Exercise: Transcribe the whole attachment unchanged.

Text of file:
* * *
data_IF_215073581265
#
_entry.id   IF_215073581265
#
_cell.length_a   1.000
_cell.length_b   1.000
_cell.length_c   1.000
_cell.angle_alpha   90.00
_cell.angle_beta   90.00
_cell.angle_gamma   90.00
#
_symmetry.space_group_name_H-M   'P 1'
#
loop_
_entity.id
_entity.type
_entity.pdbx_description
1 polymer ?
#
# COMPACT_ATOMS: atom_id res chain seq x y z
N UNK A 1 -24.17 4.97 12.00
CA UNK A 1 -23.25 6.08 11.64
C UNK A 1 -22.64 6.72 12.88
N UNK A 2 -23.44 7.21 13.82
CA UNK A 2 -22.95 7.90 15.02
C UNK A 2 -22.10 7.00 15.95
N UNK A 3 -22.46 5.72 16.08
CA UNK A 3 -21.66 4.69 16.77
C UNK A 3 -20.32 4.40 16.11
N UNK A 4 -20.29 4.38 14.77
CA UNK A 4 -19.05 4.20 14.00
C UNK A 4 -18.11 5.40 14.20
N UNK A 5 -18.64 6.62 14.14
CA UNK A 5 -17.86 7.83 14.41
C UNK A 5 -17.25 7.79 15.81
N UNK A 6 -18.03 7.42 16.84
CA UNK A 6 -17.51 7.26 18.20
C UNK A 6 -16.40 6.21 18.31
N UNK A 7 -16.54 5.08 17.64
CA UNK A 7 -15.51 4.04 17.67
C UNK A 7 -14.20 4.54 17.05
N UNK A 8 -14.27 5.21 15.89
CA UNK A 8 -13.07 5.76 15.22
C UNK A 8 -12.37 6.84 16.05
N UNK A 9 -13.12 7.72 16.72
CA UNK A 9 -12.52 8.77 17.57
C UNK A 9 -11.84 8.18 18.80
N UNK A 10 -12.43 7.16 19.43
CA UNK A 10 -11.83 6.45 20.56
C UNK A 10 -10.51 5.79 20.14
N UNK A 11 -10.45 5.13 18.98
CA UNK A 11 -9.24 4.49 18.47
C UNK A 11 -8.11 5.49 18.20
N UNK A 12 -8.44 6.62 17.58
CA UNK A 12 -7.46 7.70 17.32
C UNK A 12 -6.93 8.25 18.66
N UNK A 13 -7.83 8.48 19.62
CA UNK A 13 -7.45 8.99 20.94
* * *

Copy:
data_IF_215073581265
#
_entry.id   IF_215073581265
#
_cell.length_a   1.000
_cell.length_b   1.000
_cell.length_c   1.000
_cell.angle_alpha   90.00
_cell.angle_beta   90.00
_cell.angle_gamma   90.00
#
_symmetry.space_group_name_H-M   'P 1'
#
loop_
_entity.id
_entity.type
_entity.pdbx_description
1 polymer ?
#
# COMPACT_ATOMS: atom_id res chain seq x y z
N UNK A 1 -24.17 4.97 12.00
CA UNK A 1 -23.25 6.08 11.64
C UNK A 1 -22.64 6.72 12.88
N UNK A 2 -23.44 7.21 13.82
CA UNK A 2 -22.95 7.90 15.02
C UNK A 2 -22.10 7.00 15.95
N UNK A 3 -22.46 5.72 16.08
CA UNK A 3 -21.66 4.69 16.77
C UNK A 3 -20.32 4.40 16.11
N UNK A 4 -20.29 4.38 14.77
CA UNK A 4 -19.05 4.20 14.00
C UNK A 4 -18.11 5.40 14.20
N UNK A 5 -18.64 6.62 14.14
CA UNK A 5 -17.86 7.83 14.41
C UNK A 5 -17.25 7.79 15.81
N UNK A 6 -18.03 7.42 16.84
CA UNK A 6 -17.51 7.26 18.20
C UNK A 6 -16.40 6.21 18.31
N UNK A 7 -16.54 5.08 17.64
CA UNK A 7 -15.51 4.04 17.67
C UNK A 7 -14.20 4.54 17.05
N UNK A 8 -14.27 5.21 15.89
CA UNK A 8 -13.07 5.76 15.22
C UNK A 8 -12.37 6.84 16.05
N UNK A 9 -13.12 7.72 16.72
CA UNK A 9 -12.52 8.77 17.57
C UNK A 9 -11.84 8.18 18.80
N UNK A 10 -12.43 7.16 19.43
CA UNK A 10 -11.83 6.45 20.56
C UNK A 10 -10.51 5.79 20.14
N UNK A 11 -10.45 5.13 18.98
CA UNK A 11 -9.24 4.49 18.47
C UNK A 11 -8.11 5.49 18.20
N UNK A 12 -8.44 6.62 17.58
CA UNK A 12 -7.46 7.70 17.32
C UNK A 12 -6.93 8.25 18.66
N UNK A 13 -7.83 8.48 19.62
CA UNK A 13 -7.45 8.99 20.94